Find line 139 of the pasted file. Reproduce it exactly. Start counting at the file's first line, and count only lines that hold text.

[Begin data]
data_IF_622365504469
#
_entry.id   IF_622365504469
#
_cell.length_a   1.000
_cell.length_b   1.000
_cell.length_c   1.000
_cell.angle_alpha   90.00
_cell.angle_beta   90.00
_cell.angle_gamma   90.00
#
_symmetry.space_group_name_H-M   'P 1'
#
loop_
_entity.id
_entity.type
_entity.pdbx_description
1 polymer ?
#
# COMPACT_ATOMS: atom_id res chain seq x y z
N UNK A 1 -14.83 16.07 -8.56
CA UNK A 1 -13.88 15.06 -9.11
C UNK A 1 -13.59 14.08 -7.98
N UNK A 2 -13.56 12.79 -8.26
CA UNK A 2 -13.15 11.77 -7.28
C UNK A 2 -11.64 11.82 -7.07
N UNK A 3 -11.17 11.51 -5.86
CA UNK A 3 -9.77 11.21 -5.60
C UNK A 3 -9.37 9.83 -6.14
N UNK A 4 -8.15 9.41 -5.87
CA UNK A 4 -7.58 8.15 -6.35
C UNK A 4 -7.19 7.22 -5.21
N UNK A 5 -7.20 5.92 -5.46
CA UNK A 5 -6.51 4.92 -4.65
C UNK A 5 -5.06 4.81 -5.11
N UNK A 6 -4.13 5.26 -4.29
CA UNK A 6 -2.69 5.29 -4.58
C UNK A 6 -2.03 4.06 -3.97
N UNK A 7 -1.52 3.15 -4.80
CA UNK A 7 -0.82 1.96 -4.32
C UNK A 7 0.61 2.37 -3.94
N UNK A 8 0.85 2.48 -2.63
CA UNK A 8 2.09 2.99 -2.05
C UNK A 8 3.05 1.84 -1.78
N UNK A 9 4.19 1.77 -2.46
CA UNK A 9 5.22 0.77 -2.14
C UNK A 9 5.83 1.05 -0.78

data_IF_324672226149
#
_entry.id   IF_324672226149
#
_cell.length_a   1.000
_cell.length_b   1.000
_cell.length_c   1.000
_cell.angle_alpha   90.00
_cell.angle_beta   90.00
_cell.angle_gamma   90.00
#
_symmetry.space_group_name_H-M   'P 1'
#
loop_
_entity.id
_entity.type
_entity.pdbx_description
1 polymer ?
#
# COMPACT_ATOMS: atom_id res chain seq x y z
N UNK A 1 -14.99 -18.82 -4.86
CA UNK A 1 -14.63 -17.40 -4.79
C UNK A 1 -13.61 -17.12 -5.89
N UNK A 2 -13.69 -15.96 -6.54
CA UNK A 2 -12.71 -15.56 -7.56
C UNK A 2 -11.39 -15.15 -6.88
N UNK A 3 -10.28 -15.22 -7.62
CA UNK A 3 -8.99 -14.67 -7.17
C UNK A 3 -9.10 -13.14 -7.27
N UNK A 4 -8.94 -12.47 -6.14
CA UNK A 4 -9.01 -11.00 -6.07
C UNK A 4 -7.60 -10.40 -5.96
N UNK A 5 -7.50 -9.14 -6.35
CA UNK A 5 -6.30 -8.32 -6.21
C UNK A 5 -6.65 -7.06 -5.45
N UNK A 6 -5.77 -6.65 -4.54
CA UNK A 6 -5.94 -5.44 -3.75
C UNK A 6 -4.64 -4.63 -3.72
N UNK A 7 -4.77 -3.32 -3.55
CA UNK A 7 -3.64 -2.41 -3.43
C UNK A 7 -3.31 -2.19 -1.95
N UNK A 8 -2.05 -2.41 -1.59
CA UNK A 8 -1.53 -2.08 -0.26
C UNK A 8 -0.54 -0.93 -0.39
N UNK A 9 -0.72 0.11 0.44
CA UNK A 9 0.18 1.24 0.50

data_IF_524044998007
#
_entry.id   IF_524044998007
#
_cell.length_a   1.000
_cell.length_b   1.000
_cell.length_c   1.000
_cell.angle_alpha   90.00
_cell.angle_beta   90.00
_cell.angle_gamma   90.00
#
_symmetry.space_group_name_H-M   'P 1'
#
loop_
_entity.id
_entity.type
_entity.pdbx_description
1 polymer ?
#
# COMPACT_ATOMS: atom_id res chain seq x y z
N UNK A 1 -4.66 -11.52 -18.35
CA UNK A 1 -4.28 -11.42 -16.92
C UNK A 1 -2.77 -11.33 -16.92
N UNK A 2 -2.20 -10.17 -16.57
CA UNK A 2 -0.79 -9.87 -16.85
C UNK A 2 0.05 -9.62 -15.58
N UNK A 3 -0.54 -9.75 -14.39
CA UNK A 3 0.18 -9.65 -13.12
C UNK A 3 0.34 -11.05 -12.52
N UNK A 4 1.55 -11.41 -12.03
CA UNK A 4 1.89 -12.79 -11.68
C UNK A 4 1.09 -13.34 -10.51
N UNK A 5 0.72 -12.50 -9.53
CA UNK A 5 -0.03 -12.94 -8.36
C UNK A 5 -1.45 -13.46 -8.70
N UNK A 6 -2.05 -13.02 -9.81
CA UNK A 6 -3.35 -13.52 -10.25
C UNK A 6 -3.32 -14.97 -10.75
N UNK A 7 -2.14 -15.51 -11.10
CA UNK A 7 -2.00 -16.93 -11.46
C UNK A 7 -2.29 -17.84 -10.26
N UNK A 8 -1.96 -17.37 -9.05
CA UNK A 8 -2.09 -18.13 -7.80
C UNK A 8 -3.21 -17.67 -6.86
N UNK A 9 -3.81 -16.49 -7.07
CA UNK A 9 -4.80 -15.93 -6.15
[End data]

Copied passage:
CA UNK A 9 -4.80 -15.93 -6.15